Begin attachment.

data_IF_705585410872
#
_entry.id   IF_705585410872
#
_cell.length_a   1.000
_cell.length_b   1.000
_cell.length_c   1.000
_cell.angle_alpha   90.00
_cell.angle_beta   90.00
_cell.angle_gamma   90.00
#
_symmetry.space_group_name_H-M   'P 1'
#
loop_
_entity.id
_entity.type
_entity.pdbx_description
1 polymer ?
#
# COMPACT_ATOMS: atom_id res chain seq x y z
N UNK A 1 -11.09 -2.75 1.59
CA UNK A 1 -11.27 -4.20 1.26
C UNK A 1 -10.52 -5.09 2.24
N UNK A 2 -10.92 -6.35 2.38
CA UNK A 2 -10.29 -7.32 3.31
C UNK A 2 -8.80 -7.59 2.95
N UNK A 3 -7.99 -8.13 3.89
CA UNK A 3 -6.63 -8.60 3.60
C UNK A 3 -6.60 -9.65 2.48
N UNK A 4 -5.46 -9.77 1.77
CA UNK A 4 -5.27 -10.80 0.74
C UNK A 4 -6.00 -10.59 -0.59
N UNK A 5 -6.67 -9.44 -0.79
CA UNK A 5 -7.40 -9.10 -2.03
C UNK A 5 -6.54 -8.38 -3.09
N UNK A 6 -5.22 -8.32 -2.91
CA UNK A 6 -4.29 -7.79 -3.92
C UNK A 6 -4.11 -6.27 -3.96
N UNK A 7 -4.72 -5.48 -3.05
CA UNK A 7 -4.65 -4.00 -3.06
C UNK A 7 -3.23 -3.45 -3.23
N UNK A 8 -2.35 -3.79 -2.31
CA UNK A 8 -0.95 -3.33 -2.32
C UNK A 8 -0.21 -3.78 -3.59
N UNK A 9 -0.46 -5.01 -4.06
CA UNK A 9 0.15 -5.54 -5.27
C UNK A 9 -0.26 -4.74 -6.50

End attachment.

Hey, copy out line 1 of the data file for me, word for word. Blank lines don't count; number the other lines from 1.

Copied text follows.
data_IF_705585410872